You want the perfect complexion, but it’s frustrating to have all kinds of pigmentation that make your complexion uneven.
Hyperpigmentation, or the appearance of dull skin in spots or patches in the skin, is caused by overproduction of melanin – the natural pigment that gives our skin, hair and eyes color. There are many factors that can trigger an increase in melanin production, but the main ones are sun exposure, hormonal influences, age, and skin damage or inflammation.
The most common manifestations of hyperpigmentation are:
In the United States alone, chloasma affects more than 5 million people. A common cause for it has not to be found yet; however, most doctors believe it may be due to abnormal functioning of the melanocytes (chromophores) in the skin, resulting in excessive color production. Therefore, people with darker skin and more melanocytes are more likely to develop the disease. Other potential triggers include sun exposure, skincare products that irritate the skin, and hormonal changes from hormone therapy, birth control pills, or pregnancy (chloasma). Depending on the nature of chloasma, it can be treated with a combination of chemical peels (such as Enlighten Depigmentation Treatment or VI Peel) or a fractional CO2 laser.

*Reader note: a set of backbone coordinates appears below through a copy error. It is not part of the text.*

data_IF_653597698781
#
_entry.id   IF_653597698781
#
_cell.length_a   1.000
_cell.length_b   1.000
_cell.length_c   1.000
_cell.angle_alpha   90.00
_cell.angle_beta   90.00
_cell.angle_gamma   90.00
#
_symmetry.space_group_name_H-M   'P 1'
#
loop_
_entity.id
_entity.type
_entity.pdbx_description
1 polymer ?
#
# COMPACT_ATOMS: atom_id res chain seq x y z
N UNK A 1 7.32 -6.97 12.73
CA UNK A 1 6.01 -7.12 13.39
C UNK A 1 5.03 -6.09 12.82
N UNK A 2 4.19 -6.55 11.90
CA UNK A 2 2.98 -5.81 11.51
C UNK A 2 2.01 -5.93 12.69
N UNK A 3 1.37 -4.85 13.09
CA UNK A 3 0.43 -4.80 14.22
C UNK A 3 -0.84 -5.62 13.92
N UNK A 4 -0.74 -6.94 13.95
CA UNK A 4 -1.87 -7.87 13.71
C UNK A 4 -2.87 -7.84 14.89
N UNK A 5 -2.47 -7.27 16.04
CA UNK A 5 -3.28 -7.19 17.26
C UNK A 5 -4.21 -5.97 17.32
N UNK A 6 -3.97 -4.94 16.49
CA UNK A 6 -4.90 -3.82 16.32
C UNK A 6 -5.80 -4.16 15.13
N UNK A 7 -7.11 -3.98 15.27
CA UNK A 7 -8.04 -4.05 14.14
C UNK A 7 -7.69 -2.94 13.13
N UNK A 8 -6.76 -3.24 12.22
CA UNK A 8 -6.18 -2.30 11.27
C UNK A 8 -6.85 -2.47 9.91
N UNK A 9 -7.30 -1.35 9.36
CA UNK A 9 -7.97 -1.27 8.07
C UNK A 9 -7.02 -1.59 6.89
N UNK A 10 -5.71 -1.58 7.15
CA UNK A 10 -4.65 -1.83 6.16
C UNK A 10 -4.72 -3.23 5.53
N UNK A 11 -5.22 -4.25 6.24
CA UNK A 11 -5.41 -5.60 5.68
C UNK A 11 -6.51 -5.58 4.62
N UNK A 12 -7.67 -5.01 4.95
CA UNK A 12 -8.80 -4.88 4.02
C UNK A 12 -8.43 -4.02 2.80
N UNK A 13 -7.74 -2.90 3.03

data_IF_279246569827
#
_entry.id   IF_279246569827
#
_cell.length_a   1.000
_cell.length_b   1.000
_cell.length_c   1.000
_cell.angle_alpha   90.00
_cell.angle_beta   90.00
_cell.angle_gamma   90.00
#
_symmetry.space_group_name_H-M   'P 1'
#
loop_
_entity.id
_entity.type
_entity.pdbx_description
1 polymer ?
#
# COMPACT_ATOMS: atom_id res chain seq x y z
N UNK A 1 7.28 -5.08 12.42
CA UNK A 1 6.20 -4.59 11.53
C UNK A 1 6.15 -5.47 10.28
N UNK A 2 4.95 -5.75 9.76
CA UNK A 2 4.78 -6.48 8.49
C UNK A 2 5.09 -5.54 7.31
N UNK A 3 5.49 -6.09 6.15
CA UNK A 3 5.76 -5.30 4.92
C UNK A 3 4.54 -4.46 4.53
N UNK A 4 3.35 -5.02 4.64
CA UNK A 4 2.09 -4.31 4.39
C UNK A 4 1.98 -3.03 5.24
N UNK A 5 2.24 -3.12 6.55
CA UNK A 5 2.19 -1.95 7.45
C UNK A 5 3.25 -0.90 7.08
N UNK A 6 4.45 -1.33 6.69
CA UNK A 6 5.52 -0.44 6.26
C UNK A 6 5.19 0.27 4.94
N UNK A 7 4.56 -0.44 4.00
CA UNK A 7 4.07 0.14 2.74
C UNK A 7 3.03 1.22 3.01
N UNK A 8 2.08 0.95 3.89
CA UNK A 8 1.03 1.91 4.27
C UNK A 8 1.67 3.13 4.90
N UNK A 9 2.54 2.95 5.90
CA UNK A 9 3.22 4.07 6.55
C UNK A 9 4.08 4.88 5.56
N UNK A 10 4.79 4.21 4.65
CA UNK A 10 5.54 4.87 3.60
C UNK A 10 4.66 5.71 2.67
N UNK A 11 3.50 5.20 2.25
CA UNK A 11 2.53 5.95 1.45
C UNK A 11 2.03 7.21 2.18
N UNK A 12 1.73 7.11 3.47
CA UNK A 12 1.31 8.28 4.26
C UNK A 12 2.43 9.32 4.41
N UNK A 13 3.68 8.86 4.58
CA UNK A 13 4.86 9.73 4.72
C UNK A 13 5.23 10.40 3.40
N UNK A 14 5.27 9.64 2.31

Sun spots, also known as freckles or age spots/liver spots, are caused by overactive pigment cells and worsen from exposure to UV light. These spots can affect people of all skin types, but are more common in adults with lighter skin. Unlike freckles, age spots do not fade. The best way to prevent age spots from forming is to consistently use an SPF 30 or higher sunscreen throughout the year and keep it out of direct sunlight. Once the spots have formed, the most effective treatment is Picosecond. Picosecond’s breakthrough technology directs energy to the spot, shattering the pigment over time for natural metabolic elimination.
Another very common form of hyperpigmentation occurs after skin damage or irritation. It’s called PIH, or post-inflammatory hyperpigmentation, and causes the skin involved to turn tan, brown, or purple. PIH is especially common in people with pigmented skin, but it does occur in all skin types and is usually caused by acne, insect bites, psoriasis, and more.